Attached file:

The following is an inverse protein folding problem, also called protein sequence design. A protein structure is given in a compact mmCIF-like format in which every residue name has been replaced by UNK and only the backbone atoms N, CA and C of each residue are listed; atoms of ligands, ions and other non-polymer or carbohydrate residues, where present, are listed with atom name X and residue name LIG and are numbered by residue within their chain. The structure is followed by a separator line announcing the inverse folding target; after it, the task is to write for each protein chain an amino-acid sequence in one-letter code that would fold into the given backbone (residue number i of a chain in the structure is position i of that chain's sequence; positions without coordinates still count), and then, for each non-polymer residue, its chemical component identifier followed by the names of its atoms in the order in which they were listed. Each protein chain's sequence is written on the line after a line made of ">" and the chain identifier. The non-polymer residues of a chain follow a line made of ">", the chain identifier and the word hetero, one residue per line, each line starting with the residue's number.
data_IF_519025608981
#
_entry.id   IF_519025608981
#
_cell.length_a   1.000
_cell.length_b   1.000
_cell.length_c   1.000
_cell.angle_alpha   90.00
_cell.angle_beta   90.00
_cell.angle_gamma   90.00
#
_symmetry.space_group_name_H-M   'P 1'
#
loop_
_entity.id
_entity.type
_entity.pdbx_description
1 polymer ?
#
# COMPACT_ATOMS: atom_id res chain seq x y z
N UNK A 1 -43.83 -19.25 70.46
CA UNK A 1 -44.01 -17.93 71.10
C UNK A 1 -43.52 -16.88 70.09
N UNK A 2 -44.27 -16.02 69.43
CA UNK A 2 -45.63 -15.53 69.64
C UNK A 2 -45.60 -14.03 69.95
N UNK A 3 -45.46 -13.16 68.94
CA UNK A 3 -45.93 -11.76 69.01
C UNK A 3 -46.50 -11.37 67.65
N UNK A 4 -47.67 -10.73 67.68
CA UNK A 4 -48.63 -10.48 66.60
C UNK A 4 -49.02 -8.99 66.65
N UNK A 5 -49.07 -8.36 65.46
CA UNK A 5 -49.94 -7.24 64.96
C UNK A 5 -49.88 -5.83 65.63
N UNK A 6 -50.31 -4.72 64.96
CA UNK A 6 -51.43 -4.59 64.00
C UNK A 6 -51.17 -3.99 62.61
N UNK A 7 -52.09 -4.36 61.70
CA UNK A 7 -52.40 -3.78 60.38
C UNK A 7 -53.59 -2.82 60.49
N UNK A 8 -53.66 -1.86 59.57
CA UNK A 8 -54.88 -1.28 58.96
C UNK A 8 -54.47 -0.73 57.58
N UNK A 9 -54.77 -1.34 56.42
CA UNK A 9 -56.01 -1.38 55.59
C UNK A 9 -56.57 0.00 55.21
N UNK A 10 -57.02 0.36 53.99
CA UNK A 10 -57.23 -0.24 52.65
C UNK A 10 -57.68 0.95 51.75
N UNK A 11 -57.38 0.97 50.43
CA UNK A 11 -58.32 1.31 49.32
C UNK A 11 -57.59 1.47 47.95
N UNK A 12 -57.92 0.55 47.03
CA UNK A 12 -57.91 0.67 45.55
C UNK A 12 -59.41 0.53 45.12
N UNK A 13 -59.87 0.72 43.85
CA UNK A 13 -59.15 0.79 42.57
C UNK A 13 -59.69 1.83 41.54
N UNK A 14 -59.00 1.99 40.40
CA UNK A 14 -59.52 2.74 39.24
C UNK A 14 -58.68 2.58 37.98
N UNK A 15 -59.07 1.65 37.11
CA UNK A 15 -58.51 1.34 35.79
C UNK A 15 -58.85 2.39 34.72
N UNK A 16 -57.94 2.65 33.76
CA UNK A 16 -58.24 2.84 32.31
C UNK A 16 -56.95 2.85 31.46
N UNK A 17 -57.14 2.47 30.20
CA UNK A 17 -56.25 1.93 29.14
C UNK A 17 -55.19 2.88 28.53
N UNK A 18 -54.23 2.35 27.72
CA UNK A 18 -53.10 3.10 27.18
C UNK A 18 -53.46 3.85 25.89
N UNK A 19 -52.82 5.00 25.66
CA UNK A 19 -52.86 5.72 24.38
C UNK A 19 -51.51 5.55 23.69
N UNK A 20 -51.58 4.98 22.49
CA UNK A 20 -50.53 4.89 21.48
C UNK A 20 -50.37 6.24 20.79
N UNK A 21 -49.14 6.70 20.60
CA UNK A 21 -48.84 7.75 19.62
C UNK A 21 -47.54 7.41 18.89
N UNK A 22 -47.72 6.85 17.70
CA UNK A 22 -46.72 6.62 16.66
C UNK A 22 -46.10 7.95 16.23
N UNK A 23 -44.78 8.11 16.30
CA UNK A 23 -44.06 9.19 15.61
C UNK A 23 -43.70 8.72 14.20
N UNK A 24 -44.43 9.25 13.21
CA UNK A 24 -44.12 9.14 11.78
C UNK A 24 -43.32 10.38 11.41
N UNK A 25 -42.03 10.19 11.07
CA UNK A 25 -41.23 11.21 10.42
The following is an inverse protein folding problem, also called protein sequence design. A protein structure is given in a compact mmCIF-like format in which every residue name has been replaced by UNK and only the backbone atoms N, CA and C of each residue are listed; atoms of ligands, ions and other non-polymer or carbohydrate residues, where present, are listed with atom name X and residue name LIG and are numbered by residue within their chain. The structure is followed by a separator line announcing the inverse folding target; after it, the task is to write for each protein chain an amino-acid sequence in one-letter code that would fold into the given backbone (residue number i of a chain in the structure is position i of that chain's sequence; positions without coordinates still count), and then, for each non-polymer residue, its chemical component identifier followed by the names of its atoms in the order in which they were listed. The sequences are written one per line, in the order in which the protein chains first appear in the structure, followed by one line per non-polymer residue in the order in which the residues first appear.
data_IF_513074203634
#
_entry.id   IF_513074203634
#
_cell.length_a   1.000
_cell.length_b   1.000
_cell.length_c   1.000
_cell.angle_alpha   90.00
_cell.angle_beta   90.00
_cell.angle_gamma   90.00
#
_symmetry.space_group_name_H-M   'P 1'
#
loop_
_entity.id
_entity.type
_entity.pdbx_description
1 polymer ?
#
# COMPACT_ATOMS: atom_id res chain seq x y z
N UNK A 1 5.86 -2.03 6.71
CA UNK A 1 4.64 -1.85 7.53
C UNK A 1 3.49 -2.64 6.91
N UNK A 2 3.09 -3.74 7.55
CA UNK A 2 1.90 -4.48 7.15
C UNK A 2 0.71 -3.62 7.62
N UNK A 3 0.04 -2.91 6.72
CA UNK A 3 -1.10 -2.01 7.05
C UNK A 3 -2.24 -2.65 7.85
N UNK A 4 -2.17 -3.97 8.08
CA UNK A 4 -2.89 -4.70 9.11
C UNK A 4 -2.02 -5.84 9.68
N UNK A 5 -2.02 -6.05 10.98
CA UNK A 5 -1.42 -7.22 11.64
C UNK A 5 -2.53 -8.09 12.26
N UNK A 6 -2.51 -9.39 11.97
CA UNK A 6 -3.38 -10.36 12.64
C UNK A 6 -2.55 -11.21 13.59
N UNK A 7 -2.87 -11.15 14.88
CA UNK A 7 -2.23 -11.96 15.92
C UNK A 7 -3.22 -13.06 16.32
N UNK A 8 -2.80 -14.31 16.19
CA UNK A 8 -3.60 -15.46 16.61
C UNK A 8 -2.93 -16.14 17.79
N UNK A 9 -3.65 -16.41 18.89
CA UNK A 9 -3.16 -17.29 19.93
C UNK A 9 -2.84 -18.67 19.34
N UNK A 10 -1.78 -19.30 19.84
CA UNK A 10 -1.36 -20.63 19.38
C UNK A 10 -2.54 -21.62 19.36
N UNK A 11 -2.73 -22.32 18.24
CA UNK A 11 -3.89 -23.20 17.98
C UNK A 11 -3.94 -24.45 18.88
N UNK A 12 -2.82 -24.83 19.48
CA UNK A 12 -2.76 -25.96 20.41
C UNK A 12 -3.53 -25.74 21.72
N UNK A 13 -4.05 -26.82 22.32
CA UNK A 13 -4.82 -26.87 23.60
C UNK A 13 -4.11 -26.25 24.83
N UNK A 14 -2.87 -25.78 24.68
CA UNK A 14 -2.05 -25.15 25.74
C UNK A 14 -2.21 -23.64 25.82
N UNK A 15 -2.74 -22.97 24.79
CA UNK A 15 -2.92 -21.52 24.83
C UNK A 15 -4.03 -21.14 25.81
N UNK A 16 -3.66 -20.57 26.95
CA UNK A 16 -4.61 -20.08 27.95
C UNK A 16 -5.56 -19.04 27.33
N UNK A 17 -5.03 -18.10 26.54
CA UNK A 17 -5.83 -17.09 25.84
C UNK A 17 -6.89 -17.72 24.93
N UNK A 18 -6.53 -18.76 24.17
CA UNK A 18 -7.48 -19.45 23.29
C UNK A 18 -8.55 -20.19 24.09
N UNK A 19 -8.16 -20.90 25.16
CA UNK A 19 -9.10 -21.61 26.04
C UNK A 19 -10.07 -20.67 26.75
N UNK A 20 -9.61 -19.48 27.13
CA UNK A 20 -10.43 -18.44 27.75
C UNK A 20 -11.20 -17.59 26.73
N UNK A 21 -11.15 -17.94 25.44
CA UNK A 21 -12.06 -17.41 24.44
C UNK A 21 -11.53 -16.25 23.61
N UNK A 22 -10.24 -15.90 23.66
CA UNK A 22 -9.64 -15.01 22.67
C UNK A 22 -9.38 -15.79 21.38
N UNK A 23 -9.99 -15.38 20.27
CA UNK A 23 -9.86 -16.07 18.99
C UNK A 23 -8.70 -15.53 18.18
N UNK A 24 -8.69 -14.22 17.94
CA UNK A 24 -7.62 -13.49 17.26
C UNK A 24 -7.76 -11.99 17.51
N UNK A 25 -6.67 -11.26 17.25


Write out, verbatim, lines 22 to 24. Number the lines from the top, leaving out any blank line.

N UNK A 1 -43.83 -19.25 70.46
CA UNK A 1 -44.01 -17.93 71.10
C UNK A 1 -43.52 -16.88 70.09